Jaipur: Utilising every chance to spend time with his family, Irrfan made frequent trips to Jaipur. This devotion to his home town came about from his filial self. Even after he made it as an actor, his mother wanted him to return to the city and work as a lecturer.
Irrfan’s family continued to live in the pink city even as he moved to Mumbai and emerged as an internationally acclaimed actor.
Going to Jaipur meant family time for Irrfan. Hanging out with friends or visiting his favourite pan shops, old monuments and forts in the walled city were part of his to-do list here.
His childhood friend and neighbour Haider Ali Zaidi, who is now an Indian Police Service (IPS) officer of the Rajasthan cadre, recalls their late-night trips to the old city. “He liked Jaipur the way it was when he had left. He visited only those places where he used to go during our school days. He usually liked to move around in the city after 10 pm, with the first stop being the Murli pan bandar at Tripolia and then to Jal Mahal, Amer Fort and Nahargarh Fort,” says Zaidi.
Irrfan, along with his friends, would cycle from the walled city to the Amer Fort after school. “He was always a very private and simple boy who never preferred luxurious settings. While in Jaipur, he would not drink tea in a five-star hotel or a cafe, rather he would take us all to any thadi, a local tea stall,” he added.
As a kid, Irrfan was fond of flying kites, a custom associated with the festival of Makar Sakranti in Rajasthan. Zaidi says Irrfan once fell from his rooftop while chasing a kite. “He was completely engrossed in flying the kite and didn’t realise he was standing on the edge of the roof. He fractured his hand, but even that couldn’t fade his craze for kites,” he says. For years, Irrfan tried to be in Jaipur during the kite festival, which usually occurs in January.
During his early 20s, Irrfan was also selected for the CK Nayudu cricket trophy but had to give up the sport because his family did not have enough money. “He was a fast bowler and his fractured hand only added to his craft,” Zaidi says.
Originally from Tonk district in Rajasthan, Irrfan’s family shifted to Jaipur when his father Yaseen Ali Khan, set up a tyre shop at Subhash Chowk. His mother Saeeda Begum belonged to an influential family in Jodhpur. Irrfan was the eldest of three siblings.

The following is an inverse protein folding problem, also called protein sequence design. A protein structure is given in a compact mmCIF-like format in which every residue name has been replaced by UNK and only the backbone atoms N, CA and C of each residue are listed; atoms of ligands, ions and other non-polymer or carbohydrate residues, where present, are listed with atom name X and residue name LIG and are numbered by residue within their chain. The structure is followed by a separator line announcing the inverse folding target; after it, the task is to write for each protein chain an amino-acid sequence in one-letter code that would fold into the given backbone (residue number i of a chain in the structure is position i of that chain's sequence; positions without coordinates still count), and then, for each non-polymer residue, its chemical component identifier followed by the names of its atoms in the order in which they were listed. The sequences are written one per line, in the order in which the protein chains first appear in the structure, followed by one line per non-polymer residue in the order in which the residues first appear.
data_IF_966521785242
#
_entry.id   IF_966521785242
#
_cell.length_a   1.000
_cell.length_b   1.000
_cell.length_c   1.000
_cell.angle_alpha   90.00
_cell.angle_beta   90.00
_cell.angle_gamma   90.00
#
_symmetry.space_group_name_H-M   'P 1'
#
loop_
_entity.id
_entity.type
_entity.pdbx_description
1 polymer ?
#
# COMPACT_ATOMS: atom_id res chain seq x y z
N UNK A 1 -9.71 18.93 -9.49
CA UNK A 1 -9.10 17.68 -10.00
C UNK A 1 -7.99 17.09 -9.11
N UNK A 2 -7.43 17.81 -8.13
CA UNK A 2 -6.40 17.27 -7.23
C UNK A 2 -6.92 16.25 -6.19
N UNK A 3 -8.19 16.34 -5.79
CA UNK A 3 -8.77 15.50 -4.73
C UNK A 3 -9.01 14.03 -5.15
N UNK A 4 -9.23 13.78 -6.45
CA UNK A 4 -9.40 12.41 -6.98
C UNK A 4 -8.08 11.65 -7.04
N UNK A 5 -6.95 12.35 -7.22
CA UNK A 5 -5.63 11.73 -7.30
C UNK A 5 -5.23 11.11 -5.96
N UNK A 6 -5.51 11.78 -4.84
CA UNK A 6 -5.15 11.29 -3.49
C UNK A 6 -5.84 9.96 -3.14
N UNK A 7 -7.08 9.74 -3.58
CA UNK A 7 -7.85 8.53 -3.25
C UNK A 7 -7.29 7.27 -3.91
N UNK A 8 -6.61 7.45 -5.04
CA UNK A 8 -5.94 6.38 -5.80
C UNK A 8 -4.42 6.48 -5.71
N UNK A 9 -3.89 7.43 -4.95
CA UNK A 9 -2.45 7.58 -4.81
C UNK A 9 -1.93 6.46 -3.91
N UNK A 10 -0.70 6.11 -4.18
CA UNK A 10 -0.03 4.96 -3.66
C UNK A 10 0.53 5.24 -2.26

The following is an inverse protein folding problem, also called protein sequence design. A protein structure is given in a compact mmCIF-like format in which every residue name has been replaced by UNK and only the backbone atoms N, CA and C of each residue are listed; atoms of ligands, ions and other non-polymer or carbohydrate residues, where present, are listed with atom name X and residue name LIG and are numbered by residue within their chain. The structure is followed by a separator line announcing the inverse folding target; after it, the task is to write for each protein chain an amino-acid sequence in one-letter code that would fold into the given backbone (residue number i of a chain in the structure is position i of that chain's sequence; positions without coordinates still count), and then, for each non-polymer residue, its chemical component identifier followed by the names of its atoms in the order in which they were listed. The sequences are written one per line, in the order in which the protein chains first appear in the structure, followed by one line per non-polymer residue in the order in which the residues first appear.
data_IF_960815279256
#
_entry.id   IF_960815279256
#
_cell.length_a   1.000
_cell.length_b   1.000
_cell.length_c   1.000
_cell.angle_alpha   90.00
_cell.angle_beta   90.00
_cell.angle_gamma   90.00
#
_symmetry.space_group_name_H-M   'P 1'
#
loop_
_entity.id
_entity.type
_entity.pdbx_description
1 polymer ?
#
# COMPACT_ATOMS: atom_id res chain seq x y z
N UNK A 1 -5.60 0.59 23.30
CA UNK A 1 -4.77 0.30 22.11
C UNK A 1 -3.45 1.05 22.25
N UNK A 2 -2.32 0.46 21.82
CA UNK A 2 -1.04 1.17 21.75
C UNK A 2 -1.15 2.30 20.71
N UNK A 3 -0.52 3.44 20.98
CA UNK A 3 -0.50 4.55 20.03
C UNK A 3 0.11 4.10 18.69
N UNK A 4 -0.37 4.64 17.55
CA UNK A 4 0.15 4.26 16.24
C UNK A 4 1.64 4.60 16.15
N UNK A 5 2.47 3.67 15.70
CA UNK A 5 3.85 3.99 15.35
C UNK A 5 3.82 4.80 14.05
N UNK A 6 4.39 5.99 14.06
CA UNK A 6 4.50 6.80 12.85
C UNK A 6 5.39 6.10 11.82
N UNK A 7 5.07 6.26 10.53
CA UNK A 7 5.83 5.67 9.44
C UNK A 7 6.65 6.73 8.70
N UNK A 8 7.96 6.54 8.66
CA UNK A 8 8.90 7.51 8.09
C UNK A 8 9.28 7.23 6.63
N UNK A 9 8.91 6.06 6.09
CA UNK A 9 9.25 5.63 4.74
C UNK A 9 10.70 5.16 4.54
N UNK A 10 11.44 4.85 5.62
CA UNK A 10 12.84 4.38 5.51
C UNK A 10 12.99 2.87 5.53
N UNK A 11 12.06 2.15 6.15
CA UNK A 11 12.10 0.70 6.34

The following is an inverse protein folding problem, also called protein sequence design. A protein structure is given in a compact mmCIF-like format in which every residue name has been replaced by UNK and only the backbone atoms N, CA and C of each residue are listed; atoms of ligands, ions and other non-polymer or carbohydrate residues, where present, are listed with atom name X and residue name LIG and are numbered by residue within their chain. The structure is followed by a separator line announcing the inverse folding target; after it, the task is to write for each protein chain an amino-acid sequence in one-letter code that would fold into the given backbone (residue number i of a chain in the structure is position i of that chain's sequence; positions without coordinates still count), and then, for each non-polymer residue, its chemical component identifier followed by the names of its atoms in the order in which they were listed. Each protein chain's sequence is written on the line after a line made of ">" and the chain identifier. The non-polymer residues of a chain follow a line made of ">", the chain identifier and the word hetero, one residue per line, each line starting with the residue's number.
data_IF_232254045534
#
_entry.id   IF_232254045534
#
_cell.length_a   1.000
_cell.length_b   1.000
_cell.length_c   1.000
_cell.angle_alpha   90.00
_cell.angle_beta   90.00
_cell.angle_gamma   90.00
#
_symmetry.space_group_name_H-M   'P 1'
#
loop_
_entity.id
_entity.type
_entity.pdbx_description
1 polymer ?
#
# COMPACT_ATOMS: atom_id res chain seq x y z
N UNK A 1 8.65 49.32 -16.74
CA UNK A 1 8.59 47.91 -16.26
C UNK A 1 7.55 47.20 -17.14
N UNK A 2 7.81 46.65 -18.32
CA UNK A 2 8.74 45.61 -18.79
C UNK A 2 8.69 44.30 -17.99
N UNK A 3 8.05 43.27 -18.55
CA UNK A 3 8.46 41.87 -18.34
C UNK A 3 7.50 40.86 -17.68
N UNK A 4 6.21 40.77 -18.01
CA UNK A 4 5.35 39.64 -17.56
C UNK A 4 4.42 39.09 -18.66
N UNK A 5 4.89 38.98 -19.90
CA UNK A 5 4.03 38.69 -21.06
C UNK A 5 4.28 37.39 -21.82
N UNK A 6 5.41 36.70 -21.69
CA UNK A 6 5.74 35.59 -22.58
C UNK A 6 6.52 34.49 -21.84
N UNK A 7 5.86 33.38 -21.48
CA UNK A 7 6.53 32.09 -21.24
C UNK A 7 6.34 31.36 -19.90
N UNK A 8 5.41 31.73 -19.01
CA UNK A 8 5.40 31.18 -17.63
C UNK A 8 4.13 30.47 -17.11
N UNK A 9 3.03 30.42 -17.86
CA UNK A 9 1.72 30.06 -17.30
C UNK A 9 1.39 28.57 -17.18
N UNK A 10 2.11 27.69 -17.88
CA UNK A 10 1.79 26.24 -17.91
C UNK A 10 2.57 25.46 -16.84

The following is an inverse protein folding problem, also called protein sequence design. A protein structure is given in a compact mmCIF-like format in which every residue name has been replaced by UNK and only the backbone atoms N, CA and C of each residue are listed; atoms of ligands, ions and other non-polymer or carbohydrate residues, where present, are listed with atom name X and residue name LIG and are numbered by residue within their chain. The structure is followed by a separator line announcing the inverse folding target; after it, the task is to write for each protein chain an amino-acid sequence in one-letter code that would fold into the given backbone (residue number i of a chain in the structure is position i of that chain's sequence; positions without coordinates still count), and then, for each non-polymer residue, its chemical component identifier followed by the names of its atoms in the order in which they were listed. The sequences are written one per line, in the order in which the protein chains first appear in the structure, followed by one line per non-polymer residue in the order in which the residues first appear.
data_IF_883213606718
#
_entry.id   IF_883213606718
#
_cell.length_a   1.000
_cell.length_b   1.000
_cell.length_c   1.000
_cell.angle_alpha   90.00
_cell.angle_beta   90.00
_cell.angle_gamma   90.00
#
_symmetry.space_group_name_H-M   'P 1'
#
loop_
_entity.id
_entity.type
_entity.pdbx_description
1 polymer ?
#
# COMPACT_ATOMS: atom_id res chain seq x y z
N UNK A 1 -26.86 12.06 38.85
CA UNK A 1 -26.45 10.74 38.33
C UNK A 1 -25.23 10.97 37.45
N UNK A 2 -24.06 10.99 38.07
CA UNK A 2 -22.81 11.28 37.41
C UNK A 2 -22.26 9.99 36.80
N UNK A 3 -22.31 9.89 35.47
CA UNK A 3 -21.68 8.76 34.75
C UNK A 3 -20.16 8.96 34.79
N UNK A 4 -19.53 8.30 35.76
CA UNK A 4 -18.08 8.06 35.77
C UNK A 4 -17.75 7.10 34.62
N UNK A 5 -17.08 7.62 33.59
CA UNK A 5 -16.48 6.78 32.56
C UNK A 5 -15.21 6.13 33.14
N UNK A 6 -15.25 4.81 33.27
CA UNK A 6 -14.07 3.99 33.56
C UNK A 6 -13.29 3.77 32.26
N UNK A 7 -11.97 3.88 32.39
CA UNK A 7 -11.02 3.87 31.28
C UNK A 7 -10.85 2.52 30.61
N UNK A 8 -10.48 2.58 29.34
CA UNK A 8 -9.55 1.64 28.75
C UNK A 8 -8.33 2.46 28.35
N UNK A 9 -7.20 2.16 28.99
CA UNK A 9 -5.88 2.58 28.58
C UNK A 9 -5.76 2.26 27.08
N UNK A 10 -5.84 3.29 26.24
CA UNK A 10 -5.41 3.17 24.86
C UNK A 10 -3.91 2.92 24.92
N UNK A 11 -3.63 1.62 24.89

After school, Irrfan enrolled for a course in Urdu at the Rajasthan University in Jaipur. It was during his college days when the idea of acting popped into his head. He later went to pursue a diploma in drama from Jaipur and had performed several plays at the Ravindra Manch before trying his luck at the National School of Drama (NSD)
Zaidi reminisces how after making it to NSD, the usually joyous Irrfan became emotional with the realisation that he will be moving out of Jaipur. “He came knocking at my door the day his NSD result came and said, ‘My connection with Jaipur is peeling off. I’ll be leaving soon.'”
However, Irrfan always prioritised his time in Jaipur over anything else. “Once my wife had insisted he attend a family function. He misheard the date and arrived two days earlier. We made it clear to him that it would not be an issue if he couldn’t stay for that long, but he spent those two days with us and left only after attending the function,” says Zaidi.
Irrfan’s lifestyle drastically changed when he was diagnosed with a neuroendocrine tumor in 2018. Zaidi, who had gone to the UK to meet Irrfan while he was undergoing treatment, said, “His immunity system was weakened. Even the smallest negligence could lead to infection in his body, so everyone had to be careful while meeting him. Even in the short span for which I met him at the hospital, he kept suggesting places for me to visit in England. When you spoke to him, he was always more interested in the other person that himself.”
He had recovered in 2019 and returned to Mumbai. Some months ago, he was in Udaipur shooting for his last film Angrezi Medium and had met a few friends there, including Zaidi.
On April 28, 2020, Irrfan showed symptoms of colon infection and was admitted to Mumbai’s Kokilaben Dhirubhai Ambani Hospital. He passed away on April 29. Four days earlier, Irrfan’s mother had also died in Jaipur and owing to his illness, he couldn’t attend her last rites.
Irrfan married dialogue writer and fellow NSD graduate Sutapa Sikdar in 1995. They have two sons, Babil and Ayan.